Drawing your own child

My pregnant daughter was being drawn by a colleague at a book presentation this weekend and when she was asked if I’d also made lots of drawings of her she answered, much to my embarrassment… ‘NO!’
I tried to explain to everybody that I had made some sketches of her when she was a child, but I still felt terribly guilty that I hadn’t been more productive when she was little, seizing the opportunity of recording those precious childhood years of my only child.

And then I got to thinking why? Why did I make so few drawings of my sweet little girl?

My excuse, which seems pretty lame now, was that as a single mother with the sole responsibility of bringing up my child on my own, earning the cost and also working full time as a freelance illustrator, was that I was often just dead tired exhausted most of the time!

But to be honest that wasn’t the sole reason, for me.
The most nagging reason, when I really think about it, was the painful awareness of my own frustrating inadequacy of not getting anywhere near to capturing, on paper, the innocent beauty and breathtaking miracle of my own child!
To me experiencing my beautiful daughter and the whole fantastic adventure of being a mother was with my eyes, with my heart, with my arms, when I hugged her, and with all my senses, day in day out, which no pencil, or pen, or piece of paper-for me-could ever compete with.

When Lisa and I visited my mother in her cottage in England, we shared the flowery spare bedroom together.
One summer morning in July 1996 I woke up very early and while the birds were singing in my mothers garden, I made little scribbly sketches in my notebook/diary as Lisa slept.
Here are a couple:

Lisa 4:15am Saturday morning 13-7-96 (note toes sticking out from under the covers!)
Lisa 4:15am Saturday morning 13-7-96 (note toes sticking out from under the covers!)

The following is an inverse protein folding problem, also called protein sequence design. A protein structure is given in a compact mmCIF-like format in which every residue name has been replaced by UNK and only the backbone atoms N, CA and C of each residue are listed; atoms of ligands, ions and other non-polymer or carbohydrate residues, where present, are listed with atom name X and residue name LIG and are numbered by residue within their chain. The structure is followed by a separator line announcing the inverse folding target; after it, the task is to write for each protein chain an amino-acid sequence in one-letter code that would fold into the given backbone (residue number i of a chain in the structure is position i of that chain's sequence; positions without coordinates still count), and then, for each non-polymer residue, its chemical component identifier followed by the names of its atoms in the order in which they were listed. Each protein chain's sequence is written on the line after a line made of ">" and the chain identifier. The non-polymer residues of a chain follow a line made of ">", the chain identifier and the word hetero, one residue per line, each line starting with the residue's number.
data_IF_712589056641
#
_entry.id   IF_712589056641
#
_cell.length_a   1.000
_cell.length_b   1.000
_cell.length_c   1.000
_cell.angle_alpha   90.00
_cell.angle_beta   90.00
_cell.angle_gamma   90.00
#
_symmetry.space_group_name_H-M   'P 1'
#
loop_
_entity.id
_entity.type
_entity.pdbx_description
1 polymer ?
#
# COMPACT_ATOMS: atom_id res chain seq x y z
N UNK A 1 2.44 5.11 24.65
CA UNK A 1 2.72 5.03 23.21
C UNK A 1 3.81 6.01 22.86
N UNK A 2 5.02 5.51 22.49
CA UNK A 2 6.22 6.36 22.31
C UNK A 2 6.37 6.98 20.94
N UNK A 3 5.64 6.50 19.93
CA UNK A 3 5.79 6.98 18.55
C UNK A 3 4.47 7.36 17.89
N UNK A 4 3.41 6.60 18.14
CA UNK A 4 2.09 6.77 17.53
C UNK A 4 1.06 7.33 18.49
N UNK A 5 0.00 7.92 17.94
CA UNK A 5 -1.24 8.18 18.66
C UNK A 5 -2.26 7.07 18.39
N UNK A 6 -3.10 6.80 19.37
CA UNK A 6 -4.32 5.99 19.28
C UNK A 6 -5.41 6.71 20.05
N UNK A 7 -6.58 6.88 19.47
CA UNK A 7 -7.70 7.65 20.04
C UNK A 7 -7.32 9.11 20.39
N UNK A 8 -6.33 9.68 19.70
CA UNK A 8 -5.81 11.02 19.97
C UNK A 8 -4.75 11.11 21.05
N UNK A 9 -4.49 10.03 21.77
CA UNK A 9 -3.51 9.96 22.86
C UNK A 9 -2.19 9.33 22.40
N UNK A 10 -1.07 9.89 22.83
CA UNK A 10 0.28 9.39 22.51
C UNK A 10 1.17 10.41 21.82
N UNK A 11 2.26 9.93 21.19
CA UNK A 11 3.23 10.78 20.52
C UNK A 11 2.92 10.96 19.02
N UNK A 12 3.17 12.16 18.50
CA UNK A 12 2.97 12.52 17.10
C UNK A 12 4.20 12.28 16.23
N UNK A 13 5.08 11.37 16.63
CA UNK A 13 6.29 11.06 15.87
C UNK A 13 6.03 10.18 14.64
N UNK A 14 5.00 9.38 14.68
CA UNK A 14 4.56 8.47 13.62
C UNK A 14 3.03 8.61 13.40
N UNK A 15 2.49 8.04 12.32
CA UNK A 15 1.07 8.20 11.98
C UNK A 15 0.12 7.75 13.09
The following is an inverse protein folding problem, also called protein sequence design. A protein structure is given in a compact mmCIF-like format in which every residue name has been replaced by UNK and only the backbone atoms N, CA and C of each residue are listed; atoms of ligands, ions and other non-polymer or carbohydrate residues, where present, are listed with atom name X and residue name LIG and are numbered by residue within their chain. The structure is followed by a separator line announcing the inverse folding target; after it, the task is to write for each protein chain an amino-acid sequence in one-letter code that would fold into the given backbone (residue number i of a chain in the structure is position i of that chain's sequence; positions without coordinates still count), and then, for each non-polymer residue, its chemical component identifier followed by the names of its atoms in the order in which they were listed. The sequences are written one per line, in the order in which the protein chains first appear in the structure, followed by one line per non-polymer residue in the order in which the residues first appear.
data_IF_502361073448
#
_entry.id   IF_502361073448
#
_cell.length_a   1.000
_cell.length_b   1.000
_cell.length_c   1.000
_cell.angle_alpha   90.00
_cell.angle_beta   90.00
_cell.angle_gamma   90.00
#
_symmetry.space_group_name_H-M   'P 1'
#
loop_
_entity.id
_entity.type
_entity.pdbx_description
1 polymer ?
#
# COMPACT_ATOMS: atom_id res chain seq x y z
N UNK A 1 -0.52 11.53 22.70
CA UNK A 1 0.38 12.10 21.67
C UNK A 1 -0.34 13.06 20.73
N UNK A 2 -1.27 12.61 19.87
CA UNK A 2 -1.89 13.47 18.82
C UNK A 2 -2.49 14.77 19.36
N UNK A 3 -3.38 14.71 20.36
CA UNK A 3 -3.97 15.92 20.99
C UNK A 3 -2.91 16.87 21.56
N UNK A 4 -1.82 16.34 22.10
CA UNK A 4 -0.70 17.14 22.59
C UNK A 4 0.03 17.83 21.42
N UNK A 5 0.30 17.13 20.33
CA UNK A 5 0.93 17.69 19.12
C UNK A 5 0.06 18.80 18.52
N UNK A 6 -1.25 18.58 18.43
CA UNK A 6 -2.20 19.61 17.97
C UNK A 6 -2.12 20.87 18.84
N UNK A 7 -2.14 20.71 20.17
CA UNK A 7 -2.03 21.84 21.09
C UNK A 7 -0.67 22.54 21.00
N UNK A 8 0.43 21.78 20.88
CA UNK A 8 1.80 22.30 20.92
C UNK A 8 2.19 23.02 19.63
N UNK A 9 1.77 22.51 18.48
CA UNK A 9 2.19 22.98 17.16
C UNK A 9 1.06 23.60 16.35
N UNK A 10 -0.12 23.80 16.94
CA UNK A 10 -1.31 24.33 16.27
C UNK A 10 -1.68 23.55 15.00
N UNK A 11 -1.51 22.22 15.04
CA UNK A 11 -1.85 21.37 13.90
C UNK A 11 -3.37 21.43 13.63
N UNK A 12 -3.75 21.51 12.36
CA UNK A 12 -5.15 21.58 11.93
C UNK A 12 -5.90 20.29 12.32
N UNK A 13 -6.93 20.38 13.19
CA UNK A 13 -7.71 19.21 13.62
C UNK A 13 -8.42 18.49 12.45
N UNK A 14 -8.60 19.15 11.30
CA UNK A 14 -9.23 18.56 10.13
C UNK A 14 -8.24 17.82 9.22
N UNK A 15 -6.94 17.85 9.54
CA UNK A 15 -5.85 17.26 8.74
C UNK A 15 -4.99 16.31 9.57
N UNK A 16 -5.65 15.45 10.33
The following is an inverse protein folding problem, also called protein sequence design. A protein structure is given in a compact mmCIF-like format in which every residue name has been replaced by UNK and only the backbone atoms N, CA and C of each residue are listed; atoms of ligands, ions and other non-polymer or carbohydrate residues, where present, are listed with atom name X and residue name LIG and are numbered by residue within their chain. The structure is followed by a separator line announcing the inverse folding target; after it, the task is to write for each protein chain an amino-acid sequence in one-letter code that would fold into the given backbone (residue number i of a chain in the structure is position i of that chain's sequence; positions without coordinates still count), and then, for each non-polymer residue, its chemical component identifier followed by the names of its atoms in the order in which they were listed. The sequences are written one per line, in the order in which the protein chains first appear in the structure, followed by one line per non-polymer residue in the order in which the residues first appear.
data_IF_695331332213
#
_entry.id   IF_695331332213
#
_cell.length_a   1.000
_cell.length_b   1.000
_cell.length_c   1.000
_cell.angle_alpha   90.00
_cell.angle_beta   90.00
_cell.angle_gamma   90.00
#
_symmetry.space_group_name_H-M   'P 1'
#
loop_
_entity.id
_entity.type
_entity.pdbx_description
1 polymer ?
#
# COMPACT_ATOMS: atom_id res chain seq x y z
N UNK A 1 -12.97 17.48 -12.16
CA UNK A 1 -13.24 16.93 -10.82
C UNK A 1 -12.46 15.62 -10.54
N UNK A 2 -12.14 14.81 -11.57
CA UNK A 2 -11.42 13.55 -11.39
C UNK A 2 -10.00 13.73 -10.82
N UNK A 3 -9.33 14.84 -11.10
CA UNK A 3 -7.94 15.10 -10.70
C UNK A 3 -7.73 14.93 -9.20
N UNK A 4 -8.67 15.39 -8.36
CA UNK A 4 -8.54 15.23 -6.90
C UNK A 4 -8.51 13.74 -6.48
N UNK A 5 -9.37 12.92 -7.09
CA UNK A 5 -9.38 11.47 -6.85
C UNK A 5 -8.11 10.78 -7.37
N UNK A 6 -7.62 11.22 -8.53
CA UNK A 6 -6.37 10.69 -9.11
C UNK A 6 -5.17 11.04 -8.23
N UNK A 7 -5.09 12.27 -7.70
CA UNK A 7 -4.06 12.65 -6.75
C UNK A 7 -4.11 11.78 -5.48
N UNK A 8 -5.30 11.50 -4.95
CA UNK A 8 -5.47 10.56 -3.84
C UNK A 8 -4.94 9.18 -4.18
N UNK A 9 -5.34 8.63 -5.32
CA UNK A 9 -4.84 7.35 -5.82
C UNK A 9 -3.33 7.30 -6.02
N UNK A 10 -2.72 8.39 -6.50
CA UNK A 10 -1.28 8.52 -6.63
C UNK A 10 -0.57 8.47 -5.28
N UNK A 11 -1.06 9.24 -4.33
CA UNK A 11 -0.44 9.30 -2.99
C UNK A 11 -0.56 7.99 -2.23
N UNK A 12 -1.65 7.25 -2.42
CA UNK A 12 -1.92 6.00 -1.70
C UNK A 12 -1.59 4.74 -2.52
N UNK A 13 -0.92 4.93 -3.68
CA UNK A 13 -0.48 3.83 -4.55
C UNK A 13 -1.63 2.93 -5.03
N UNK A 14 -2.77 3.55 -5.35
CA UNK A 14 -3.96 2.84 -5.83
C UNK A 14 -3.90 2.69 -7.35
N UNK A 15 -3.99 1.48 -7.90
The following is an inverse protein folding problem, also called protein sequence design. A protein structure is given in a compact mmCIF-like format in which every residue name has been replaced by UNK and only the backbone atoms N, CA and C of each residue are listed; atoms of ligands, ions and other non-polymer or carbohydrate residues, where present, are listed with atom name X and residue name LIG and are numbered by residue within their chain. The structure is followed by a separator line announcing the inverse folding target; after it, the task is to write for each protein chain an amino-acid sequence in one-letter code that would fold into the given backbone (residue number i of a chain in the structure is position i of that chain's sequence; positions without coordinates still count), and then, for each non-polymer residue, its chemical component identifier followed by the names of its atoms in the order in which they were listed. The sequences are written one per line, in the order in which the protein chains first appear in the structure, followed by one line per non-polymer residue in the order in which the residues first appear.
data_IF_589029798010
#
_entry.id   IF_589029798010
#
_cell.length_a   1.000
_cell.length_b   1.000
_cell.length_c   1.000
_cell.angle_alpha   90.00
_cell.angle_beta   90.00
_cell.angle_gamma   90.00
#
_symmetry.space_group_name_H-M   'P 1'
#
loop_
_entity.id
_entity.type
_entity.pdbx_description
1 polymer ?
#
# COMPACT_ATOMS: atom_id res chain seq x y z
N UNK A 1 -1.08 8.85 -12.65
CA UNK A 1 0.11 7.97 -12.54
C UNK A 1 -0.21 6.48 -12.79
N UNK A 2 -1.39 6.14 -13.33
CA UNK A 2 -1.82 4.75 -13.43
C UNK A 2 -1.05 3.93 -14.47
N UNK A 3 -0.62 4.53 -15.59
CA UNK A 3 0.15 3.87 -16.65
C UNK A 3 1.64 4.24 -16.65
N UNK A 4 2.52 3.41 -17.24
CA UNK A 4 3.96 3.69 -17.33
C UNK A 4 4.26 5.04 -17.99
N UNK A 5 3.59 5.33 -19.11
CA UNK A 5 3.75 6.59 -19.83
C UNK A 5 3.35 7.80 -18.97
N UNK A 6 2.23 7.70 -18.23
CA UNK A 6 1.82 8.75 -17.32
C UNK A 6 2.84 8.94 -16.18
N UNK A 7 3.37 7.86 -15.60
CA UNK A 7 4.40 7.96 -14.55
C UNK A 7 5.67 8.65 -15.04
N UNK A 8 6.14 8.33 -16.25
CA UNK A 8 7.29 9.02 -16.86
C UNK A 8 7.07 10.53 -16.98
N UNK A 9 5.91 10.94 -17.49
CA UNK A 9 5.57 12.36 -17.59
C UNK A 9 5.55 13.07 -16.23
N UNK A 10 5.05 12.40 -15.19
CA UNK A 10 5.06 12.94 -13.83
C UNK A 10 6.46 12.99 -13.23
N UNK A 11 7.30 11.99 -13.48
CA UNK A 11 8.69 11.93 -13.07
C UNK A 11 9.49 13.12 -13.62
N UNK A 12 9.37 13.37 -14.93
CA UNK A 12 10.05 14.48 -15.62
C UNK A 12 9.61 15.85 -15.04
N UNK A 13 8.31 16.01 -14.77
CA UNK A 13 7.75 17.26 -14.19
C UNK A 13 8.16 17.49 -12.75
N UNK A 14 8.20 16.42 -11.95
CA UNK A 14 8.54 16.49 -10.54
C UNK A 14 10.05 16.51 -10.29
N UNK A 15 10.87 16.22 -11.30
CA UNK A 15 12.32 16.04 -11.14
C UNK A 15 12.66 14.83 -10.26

Didn't get her hands or toes right so here in more detail..oh gone toes! I hear the birds twittering in my mothers garden. A new day full new, not the same - but full of anticipation</
Didn’t get her hands or toes right so here in more detail..oh gone toes!
“I hear the birds twittering in my mothers garden. A new day full new not the same-but full of
anticipation.”
13/7/96 5 o'clock in the morning.
13/7/96 5 o’clock in the morning.

And this is what I wrote that summer morning nearly eighteen years ago whilst watching her sleep:
….en dan kijk ik naar haar en ik wil dat het altijd blijft- zij 7½ jaar mijn kind mijn kleine meid, hier gevangen zoals in het tekening voor altijd mijn kleine lieve kind.
….and then I look at her and I wish that it will always stay this way – she 7½ years old my child my little girlie, here captured just like in the drawing for always my little dearest child.

16 thoughts on “Drawing your own child”

  1. Can imagine how you feel Lin. But you are only human and you did your best at the time. Trouble is time goes by so quickly, and before you know it those lovely precious childhood days are gone. But soon you will have your Grandson to draw, and the time and energy to do it.

  2. But….I did take lots and lots and lots of photo’s!
    So Lisa’s childhood is lovingly captured, documented and saved in many photo albums! I did do something right!!